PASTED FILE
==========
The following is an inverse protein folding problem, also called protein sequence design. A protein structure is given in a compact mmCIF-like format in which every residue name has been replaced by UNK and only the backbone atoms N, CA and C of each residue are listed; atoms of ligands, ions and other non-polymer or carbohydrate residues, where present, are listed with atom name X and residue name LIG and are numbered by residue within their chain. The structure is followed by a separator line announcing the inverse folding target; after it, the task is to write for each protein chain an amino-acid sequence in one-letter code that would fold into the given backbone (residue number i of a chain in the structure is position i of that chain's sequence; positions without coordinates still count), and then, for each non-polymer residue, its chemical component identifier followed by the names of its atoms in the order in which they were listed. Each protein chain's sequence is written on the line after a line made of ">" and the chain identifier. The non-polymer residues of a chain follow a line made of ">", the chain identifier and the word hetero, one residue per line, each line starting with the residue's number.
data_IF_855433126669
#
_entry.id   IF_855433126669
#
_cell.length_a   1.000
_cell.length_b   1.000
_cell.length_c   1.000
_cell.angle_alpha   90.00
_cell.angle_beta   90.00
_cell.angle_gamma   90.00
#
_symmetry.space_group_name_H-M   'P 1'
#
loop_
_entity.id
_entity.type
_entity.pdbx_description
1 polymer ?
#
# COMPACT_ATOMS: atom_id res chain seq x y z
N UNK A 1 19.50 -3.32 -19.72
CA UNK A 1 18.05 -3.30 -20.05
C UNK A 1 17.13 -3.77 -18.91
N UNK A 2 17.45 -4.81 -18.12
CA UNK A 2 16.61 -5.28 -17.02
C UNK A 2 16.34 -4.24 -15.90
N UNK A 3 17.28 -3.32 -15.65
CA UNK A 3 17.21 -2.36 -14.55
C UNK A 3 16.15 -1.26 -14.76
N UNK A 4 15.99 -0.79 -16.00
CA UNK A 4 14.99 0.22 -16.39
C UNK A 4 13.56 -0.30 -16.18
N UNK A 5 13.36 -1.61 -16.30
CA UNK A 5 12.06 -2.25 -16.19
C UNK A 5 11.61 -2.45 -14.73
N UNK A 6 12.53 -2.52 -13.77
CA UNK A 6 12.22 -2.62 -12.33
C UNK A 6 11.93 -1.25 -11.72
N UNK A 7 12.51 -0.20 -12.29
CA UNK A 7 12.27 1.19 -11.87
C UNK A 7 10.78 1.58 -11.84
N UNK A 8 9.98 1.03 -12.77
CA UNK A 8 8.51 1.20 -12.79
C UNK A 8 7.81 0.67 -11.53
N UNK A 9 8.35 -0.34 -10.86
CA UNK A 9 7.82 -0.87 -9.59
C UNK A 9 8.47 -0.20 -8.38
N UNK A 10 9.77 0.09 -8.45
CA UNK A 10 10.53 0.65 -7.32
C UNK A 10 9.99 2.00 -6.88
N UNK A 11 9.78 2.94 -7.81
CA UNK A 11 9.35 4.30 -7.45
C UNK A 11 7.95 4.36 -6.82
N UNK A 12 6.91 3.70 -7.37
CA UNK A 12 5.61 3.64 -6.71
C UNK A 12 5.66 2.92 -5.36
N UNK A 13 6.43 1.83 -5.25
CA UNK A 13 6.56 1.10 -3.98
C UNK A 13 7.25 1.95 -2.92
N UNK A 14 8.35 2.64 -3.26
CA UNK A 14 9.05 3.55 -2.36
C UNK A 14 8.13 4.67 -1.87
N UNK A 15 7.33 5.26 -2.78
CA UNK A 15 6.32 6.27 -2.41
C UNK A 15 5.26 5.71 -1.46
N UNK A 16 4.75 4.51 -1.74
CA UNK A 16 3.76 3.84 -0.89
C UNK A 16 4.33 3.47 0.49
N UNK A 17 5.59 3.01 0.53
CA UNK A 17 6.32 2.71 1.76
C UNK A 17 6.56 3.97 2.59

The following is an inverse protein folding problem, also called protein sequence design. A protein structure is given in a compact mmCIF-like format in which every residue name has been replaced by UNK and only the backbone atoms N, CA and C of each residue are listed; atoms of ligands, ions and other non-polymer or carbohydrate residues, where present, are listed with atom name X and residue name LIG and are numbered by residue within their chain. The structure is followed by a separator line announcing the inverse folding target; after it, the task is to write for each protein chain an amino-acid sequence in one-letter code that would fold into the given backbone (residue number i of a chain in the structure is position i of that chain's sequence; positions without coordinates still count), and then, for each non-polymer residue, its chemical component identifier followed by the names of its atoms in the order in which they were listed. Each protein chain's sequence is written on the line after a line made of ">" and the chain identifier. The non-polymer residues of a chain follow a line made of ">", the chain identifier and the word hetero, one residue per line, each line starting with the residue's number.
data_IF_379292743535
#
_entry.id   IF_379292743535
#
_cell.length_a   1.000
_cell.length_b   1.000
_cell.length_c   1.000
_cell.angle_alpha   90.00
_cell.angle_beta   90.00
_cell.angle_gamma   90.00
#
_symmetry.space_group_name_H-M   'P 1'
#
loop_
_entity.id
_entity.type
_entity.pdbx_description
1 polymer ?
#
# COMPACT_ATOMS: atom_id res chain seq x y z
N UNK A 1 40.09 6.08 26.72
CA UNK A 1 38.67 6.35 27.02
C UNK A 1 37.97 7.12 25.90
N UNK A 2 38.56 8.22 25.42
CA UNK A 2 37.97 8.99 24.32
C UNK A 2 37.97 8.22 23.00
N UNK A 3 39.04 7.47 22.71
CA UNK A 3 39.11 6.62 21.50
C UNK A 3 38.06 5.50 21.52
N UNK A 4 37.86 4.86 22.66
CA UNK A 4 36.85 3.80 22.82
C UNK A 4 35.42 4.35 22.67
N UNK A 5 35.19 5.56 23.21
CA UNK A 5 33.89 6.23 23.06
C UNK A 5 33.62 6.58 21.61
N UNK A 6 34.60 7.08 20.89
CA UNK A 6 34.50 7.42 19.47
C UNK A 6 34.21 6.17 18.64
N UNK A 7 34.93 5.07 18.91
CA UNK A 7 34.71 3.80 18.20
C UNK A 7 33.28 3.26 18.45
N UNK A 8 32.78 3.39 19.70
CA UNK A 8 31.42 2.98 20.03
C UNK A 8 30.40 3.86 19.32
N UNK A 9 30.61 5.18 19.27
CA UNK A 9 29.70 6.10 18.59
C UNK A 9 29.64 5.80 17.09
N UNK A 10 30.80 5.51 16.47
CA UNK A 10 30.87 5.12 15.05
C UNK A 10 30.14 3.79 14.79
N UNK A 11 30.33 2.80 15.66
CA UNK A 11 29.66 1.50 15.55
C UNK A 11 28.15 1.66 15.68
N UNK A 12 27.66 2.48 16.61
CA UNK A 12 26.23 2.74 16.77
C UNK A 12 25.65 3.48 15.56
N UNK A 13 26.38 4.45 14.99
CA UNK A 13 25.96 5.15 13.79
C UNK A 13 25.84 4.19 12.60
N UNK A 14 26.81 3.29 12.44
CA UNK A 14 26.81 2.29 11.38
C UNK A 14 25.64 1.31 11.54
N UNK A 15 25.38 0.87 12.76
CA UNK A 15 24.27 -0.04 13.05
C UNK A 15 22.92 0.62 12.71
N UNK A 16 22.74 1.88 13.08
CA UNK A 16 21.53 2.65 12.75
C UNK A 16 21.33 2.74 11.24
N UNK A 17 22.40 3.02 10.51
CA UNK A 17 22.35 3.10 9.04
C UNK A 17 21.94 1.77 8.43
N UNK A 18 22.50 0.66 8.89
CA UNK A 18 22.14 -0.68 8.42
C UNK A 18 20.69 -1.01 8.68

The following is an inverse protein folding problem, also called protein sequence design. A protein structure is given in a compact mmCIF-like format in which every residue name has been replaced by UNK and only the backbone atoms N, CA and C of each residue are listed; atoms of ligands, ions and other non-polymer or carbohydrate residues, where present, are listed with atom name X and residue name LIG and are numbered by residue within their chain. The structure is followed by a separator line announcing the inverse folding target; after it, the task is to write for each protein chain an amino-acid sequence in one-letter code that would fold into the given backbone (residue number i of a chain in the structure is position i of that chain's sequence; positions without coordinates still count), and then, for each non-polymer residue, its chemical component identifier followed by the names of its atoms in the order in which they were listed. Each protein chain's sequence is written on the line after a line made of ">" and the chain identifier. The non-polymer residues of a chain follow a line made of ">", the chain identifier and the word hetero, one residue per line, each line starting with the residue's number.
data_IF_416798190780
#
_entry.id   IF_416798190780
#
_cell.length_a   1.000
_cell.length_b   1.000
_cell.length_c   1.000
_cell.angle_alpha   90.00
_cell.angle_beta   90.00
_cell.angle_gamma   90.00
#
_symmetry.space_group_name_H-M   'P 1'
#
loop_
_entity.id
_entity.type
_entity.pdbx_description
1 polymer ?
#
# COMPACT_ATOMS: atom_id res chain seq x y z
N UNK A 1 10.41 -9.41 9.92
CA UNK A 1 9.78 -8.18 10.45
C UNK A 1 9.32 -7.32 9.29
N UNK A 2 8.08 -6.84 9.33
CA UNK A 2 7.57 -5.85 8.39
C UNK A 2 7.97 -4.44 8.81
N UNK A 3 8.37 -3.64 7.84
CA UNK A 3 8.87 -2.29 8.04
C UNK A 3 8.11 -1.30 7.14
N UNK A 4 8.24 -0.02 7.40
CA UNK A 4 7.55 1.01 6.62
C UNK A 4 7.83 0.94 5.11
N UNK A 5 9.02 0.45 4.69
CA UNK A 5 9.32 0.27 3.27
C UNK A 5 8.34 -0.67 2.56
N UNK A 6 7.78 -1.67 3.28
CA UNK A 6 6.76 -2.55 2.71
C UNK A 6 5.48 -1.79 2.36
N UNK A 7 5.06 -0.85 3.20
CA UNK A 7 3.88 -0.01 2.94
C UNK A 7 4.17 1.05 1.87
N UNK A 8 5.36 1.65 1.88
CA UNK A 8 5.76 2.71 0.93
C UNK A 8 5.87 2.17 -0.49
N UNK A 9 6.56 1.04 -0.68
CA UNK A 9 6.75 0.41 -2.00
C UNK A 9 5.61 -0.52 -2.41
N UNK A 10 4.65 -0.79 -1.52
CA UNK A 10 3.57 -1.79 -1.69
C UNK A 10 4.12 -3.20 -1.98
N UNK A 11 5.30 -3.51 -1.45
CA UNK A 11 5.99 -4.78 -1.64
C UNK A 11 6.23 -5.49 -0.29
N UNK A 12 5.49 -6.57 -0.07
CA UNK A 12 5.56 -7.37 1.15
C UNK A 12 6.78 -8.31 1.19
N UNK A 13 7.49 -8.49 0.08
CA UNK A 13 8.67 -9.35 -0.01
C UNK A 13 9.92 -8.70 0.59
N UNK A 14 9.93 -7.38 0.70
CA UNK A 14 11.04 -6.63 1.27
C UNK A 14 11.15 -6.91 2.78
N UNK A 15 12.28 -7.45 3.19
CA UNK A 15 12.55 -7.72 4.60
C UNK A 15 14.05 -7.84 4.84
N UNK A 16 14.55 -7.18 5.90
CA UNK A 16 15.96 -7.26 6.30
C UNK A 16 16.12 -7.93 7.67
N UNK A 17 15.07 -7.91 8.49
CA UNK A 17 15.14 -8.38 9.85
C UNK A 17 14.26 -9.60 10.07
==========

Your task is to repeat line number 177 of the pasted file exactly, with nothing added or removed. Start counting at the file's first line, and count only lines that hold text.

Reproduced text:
C UNK A 3 8.11 -1.30 7.14